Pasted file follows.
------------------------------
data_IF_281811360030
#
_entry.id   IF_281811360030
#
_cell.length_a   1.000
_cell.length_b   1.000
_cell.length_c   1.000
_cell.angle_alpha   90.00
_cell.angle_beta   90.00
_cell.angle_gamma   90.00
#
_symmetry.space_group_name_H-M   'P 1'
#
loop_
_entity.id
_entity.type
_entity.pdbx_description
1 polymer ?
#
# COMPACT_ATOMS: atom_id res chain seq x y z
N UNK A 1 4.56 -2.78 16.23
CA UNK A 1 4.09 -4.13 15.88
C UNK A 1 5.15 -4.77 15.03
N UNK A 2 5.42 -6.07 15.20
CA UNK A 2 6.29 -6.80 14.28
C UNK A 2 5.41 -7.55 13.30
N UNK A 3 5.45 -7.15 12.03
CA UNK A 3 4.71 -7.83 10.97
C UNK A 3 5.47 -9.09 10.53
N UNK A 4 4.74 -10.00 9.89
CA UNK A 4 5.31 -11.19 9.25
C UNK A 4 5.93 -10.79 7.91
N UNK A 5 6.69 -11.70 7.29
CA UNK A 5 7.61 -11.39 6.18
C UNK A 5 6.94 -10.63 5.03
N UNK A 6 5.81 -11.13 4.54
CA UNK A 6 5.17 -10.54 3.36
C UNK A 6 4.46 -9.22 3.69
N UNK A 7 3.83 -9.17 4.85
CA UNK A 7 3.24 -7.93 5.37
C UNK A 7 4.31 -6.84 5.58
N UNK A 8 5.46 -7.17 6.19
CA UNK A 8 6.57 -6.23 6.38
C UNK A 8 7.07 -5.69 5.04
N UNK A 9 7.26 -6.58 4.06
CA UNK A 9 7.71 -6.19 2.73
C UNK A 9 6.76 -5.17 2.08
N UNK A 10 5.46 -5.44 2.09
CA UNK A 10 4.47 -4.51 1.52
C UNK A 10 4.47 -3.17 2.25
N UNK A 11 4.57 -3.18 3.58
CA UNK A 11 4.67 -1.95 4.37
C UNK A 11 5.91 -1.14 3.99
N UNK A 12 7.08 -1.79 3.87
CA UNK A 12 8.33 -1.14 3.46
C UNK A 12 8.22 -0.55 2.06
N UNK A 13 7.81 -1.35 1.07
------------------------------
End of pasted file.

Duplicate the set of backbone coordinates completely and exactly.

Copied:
data_IF_281811360030
#
_entry.id   IF_281811360030
#
_cell.length_a   1.000
_cell.length_b   1.000
_cell.length_c   1.000
_cell.angle_alpha   90.00
_cell.angle_beta   90.00
_cell.angle_gamma   90.00
#
_symmetry.space_group_name_H-M   'P 1'
#
loop_
_entity.id
_entity.type
_entity.pdbx_description
1 polymer ?
#
# COMPACT_ATOMS: atom_id res chain seq x y z
N UNK A 1 4.56 -2.78 16.23
CA UNK A 1 4.09 -4.13 15.88
C UNK A 1 5.15 -4.77 15.03
N UNK A 2 5.42 -6.07 15.20
CA UNK A 2 6.29 -6.80 14.28
C UNK A 2 5.41 -7.55 13.30
N UNK A 3 5.45 -7.15 12.03
CA UNK A 3 4.71 -7.83 10.97
C UNK A 3 5.47 -9.09 10.53
N UNK A 4 4.74 -10.00 9.89
CA UNK A 4 5.31 -11.19 9.25
C UNK A 4 5.93 -10.79 7.91
N UNK A 5 6.69 -11.70 7.29
CA UNK A 5 7.61 -11.39 6.18
C UNK A 5 6.94 -10.63 5.03
N UNK A 6 5.81 -11.13 4.54
CA UNK A 6 5.17 -10.54 3.36
C UNK A 6 4.46 -9.22 3.69
N UNK A 7 3.83 -9.17 4.85
CA UNK A 7 3.24 -7.93 5.37
C UNK A 7 4.31 -6.84 5.58
N UNK A 8 5.46 -7.17 6.19
CA UNK A 8 6.57 -6.23 6.38
C UNK A 8 7.07 -5.69 5.04
N UNK A 9 7.26 -6.58 4.06
CA UNK A 9 7.71 -6.19 2.73
C UNK A 9 6.76 -5.17 2.08
N UNK A 10 5.46 -5.44 2.09
CA UNK A 10 4.47 -4.51 1.52
C UNK A 10 4.47 -3.17 2.25
N UNK A 11 4.57 -3.18 3.58
CA UNK A 11 4.67 -1.95 4.37
C UNK A 11 5.91 -1.14 3.99
N UNK A 12 7.08 -1.79 3.87
CA UNK A 12 8.33 -1.14 3.46
C UNK A 12 8.22 -0.55 2.06
N UNK A 13 7.81 -1.35 1.07